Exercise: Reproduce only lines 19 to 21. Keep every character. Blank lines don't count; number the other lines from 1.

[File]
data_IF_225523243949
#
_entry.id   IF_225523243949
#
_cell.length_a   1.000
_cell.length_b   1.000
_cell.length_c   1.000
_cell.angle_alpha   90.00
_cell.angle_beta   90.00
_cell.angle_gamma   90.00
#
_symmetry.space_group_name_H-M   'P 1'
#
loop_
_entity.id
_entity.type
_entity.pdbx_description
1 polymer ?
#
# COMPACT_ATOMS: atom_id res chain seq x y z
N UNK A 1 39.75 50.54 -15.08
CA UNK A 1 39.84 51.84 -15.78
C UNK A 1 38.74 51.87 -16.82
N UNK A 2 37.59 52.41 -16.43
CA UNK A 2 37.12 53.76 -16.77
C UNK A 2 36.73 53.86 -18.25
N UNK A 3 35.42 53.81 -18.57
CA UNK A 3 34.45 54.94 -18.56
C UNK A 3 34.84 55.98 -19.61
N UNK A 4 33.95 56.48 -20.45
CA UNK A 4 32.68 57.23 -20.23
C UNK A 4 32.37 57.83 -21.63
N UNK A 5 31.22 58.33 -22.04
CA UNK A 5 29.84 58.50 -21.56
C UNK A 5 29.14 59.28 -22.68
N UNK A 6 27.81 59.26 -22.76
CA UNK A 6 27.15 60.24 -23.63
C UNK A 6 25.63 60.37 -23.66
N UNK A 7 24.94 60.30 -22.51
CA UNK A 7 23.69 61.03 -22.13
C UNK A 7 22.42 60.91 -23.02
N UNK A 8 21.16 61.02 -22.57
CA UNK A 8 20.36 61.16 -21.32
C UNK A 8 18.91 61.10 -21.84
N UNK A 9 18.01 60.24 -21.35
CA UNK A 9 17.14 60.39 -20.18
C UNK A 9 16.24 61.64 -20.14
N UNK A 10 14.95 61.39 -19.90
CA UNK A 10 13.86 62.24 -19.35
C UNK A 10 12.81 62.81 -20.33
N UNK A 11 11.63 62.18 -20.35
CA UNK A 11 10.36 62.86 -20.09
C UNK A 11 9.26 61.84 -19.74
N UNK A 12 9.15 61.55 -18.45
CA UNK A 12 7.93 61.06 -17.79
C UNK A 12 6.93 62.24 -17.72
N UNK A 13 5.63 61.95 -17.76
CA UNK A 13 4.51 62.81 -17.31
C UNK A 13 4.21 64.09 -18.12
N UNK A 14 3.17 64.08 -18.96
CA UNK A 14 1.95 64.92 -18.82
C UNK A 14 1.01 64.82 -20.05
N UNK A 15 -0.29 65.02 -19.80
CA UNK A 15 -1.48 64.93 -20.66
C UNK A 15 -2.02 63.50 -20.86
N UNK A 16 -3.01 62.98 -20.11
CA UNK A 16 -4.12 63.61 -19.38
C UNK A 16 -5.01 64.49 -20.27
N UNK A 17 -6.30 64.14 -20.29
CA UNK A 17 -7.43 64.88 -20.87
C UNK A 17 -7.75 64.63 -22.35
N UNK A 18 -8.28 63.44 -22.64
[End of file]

#
# COMPACT_ATOMS: atom_id res chain seq x y z
N UNK A 1 39.75 50.54 -15.08